State audit slams California’s online community college

California

SACRAMENTO, Calif. (AP) — A California lawmaker is calling for the state’s new fully online community college to be shut down after an audit found that just 12 of its 900-plus students graduated in its first year and more than 40% dropped out, the San Francisco Chronicle reported.

The findings about Calbright College were reported to the Legislature by state Auditor Elaine Howle on Tuesday.

Assemblyman Jose Medina, D-Riverside, who asked for the audit at the request of community college faculty leaders, said Calbright has failed.

“The Legislature must end the Calbright College experiment,” Medina said in a statement.

Medina and Assemblyman Evan Low, D-San Jose, are carrying a bill that would eliminate the school at the end of the 2022-23 academic year.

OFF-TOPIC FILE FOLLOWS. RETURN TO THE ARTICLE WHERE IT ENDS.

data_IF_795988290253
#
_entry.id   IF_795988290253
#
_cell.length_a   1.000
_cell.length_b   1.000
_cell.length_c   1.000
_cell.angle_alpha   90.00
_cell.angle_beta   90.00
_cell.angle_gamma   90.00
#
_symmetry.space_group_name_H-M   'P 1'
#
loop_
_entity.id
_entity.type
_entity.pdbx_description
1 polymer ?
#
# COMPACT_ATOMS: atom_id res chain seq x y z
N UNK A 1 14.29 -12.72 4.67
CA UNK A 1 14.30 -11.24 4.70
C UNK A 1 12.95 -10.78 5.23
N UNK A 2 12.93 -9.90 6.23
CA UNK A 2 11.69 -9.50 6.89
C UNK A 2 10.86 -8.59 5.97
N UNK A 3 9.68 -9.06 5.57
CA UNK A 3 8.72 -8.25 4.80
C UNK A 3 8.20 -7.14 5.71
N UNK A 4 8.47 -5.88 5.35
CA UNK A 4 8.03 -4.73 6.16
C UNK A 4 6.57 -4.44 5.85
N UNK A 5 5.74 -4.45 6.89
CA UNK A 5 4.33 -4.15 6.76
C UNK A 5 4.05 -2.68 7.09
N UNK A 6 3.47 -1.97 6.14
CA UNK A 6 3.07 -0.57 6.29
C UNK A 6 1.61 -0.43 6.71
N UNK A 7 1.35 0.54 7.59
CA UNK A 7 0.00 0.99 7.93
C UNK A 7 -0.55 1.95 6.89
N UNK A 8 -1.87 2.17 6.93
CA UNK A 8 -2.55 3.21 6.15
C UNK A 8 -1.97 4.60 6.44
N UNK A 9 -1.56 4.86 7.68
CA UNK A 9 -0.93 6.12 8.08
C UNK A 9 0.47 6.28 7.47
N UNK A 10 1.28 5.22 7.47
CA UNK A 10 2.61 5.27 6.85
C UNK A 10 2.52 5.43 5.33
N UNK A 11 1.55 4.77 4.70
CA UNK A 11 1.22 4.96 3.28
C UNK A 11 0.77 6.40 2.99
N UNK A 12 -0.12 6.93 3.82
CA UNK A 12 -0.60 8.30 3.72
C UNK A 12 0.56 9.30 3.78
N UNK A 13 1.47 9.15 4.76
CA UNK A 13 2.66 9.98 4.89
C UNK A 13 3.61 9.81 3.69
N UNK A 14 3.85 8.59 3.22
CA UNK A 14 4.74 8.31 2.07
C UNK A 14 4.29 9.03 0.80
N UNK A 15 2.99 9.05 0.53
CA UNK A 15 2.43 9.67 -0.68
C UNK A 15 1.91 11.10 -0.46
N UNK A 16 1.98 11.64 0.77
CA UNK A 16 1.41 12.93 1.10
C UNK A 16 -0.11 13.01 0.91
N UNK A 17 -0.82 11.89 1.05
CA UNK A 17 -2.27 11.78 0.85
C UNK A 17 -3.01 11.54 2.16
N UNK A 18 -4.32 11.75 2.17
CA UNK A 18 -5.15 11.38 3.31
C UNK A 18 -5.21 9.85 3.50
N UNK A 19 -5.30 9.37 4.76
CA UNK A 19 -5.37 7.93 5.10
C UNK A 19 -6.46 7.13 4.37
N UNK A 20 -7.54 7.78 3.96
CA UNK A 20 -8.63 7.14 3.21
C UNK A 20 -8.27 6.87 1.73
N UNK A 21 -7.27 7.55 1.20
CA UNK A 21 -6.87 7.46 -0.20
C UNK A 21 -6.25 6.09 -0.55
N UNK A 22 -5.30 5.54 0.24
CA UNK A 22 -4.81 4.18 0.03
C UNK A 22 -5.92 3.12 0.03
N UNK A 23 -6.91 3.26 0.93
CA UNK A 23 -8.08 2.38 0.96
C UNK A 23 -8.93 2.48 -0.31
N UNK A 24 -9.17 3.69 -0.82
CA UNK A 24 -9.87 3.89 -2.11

Calbright opened in 2019, paid its executives more than any other California community college and is expected to receive more than $175 million in taxpayer funds through 2025, the Chronicle said.

Howle’s audit blamed “poor management” by former executives who never created a spending strategy and that, while most of the high-priced leaders are gone, Calbright has not yet fully addressed excessive salaries.

Pamela Haynes, president of Calbright’s board of trustees, said in a statement that there were early missteps and necessary changes have been made.

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